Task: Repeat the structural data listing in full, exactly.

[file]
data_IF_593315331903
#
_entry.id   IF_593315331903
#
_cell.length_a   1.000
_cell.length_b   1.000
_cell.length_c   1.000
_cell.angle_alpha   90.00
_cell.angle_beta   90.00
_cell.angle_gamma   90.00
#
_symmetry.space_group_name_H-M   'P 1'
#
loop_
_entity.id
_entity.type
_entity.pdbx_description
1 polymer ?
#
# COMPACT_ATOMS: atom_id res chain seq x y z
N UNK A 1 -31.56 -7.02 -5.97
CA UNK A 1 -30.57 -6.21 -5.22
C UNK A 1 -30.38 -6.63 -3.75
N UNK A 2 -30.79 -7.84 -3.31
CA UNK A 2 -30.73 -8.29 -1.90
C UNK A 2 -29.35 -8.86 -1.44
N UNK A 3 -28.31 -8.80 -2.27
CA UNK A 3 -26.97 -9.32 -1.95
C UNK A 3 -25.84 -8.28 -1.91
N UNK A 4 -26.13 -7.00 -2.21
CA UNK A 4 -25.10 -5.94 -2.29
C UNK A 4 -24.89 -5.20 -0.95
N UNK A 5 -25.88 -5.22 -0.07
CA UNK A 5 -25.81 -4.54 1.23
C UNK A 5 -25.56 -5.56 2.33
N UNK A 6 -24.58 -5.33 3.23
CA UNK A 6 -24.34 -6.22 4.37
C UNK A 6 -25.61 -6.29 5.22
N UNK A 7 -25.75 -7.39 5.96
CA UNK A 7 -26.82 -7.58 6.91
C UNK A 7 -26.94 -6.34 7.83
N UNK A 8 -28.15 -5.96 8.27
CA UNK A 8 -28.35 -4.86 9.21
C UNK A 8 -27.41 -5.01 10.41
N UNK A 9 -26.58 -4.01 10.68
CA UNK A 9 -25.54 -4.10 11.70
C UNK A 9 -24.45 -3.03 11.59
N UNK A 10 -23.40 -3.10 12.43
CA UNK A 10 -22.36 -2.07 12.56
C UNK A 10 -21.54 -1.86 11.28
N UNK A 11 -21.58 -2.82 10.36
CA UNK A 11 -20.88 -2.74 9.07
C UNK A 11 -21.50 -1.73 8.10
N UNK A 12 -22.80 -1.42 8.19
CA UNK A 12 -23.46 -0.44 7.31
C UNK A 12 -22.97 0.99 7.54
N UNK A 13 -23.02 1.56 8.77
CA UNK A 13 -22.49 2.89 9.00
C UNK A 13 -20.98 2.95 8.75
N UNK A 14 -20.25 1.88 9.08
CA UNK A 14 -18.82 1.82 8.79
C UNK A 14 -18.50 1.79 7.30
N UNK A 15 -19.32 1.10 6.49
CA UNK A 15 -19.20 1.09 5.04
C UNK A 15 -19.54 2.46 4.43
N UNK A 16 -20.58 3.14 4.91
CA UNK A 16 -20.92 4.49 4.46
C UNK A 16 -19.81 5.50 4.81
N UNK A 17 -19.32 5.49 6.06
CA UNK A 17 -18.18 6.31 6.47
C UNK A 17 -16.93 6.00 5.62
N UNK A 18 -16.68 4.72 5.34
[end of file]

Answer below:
data_IF_593315331903
#
_entry.id   IF_593315331903
#
_cell.length_a   1.000
_cell.length_b   1.000
_cell.length_c   1.000
_cell.angle_alpha   90.00
_cell.angle_beta   90.00
_cell.angle_gamma   90.00
#
_symmetry.space_group_name_H-M   'P 1'
#
loop_
_entity.id
_entity.type
_entity.pdbx_description
1 polymer ?
#
# COMPACT_ATOMS: atom_id res chain seq x y z
N UNK A 1 -31.56 -7.02 -5.97
CA UNK A 1 -30.57 -6.21 -5.22
C UNK A 1 -30.38 -6.63 -3.75
N UNK A 2 -30.79 -7.84 -3.31
CA UNK A 2 -30.73 -8.29 -1.90
C UNK A 2 -29.35 -8.86 -1.44
N UNK A 3 -28.31 -8.80 -2.27
CA UNK A 3 -26.97 -9.32 -1.95
C UNK A 3 -25.84 -8.28 -1.91
N UNK A 4 -26.13 -7.00 -2.21
CA UNK A 4 -25.10 -5.94 -2.29
C UNK A 4 -24.89 -5.20 -0.95
N UNK A 5 -25.88 -5.22 -0.07
CA UNK A 5 -25.81 -4.54 1.23
C UNK A 5 -25.56 -5.56 2.33
N UNK A 6 -24.58 -5.33 3.23
CA UNK A 6 -24.34 -6.22 4.37
C UNK A 6 -25.61 -6.29 5.22
N UNK A 7 -25.75 -7.39 5.96
CA UNK A 7 -26.82 -7.58 6.91
C UNK A 7 -26.94 -6.34 7.83
N UNK A 8 -28.15 -5.96 8.27
CA UNK A 8 -28.35 -4.86 9.21
C UNK A 8 -27.41 -5.01 10.41
N UNK A 9 -26.58 -4.01 10.68
CA UNK A 9 -25.54 -4.10 11.70
C UNK A 9 -24.45 -3.03 11.59
N UNK A 10 -23.40 -3.10 12.43
CA UNK A 10 -22.36 -2.07 12.56
C UNK A 10 -21.54 -1.86 11.28
N UNK A 11 -21.58 -2.82 10.36
CA UNK A 11 -20.88 -2.74 9.07
C UNK A 11 -21.50 -1.73 8.10
N UNK A 12 -22.80 -1.42 8.19
CA UNK A 12 -23.46 -0.44 7.31
C UNK A 12 -22.97 0.99 7.54
N UNK A 13 -23.02 1.56 8.77
CA UNK A 13 -22.49 2.89 9.00
C UNK A 13 -20.98 2.95 8.75
N UNK A 14 -20.25 1.88 9.08
CA UNK A 14 -18.82 1.82 8.79
C UNK A 14 -18.50 1.79 7.30
N UNK A 15 -19.32 1.10 6.49
CA UNK A 15 -19.20 1.09 5.04
C UNK A 15 -19.54 2.46 4.43
N UNK A 16 -20.58 3.14 4.91
CA UNK A 16 -20.92 4.49 4.46
C UNK A 16 -19.81 5.50 4.81
N UNK A 17 -19.32 5.49 6.06
CA UNK A 17 -18.18 6.31 6.47
C UNK A 17 -16.93 6.00 5.62
N UNK A 18 -16.68 4.72 5.34